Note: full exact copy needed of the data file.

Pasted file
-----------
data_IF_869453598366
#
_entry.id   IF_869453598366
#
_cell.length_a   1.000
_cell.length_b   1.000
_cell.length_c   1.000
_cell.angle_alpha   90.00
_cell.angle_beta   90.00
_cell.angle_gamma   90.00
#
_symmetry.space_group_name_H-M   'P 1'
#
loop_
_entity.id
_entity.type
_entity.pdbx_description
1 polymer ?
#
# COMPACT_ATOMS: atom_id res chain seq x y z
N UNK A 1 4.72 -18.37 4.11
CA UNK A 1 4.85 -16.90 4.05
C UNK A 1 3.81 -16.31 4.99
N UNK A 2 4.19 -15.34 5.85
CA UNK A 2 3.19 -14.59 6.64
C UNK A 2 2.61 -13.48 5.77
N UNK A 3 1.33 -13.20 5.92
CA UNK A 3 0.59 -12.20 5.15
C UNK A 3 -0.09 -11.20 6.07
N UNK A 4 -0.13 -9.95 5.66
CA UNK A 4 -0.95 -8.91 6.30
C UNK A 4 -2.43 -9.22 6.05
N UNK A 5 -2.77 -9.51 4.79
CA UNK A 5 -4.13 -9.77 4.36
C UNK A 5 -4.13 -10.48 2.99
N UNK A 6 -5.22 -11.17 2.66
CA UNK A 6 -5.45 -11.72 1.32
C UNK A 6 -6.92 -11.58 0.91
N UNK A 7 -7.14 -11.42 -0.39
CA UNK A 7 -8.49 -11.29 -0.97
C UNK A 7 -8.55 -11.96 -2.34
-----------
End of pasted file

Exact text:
data_IF_869453598366
#
_entry.id   IF_869453598366
#
_cell.length_a   1.000
_cell.length_b   1.000
_cell.length_c   1.000
_cell.angle_alpha   90.00
_cell.angle_beta   90.00
_cell.angle_gamma   90.00
#
_symmetry.space_group_name_H-M   'P 1'
#
loop_
_entity.id
_entity.type
_entity.pdbx_description
1 polymer ?
#
# COMPACT_ATOMS: atom_id res chain seq x y z
N UNK A 1 4.72 -18.37 4.11
CA UNK A 1 4.85 -16.90 4.05
C UNK A 1 3.81 -16.31 4.99
N UNK A 2 4.19 -15.34 5.85
CA UNK A 2 3.19 -14.59 6.64
C UNK A 2 2.61 -13.48 5.77
N UNK A 3 1.33 -13.20 5.92
CA UNK A 3 0.59 -12.20 5.15
C UNK A 3 -0.09 -11.20 6.07
N UNK A 4 -0.13 -9.95 5.66
CA UNK A 4 -0.95 -8.91 6.30
C UNK A 4 -2.43 -9.22 6.05
N UNK A 5 -2.77 -9.51 4.79
CA UNK A 5 -4.13 -9.77 4.36
C UNK A 5 -4.13 -10.48 2.99
N UNK A 6 -5.22 -11.17 2.66
CA UNK A 6 -5.45 -11.72 1.32
C UNK A 6 -6.92 -11.58 0.91
N UNK A 7 -7.14 -11.42 -0.39
CA UNK A 7 -8.49 -11.29 -0.97
C UNK A 7 -8.55 -11.96 -2.34